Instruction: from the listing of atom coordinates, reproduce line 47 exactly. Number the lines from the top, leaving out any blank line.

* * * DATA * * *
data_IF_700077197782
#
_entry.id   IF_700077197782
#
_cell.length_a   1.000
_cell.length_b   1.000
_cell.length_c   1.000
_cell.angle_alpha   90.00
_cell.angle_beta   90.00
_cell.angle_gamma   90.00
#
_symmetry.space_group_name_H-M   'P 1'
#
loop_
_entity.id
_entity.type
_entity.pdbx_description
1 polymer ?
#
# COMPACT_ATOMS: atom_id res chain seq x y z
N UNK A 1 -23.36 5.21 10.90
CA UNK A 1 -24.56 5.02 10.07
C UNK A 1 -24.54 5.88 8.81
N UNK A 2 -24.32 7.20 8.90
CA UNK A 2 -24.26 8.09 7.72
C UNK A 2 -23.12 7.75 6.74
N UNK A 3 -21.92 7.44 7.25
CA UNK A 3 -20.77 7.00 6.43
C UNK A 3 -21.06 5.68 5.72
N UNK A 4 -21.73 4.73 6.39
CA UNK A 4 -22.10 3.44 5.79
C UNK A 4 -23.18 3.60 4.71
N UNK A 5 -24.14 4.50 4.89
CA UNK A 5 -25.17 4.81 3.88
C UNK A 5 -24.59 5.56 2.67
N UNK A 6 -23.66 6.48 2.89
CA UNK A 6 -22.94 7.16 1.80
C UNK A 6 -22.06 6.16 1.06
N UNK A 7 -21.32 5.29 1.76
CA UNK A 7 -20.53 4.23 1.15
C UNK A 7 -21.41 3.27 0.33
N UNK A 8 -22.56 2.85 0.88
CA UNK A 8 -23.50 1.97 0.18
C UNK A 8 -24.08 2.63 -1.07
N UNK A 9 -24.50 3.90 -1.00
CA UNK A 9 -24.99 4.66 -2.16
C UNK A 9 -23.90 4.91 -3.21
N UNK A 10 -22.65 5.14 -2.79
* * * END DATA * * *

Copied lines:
C UNK A 9 -23.90 4.91 -3.21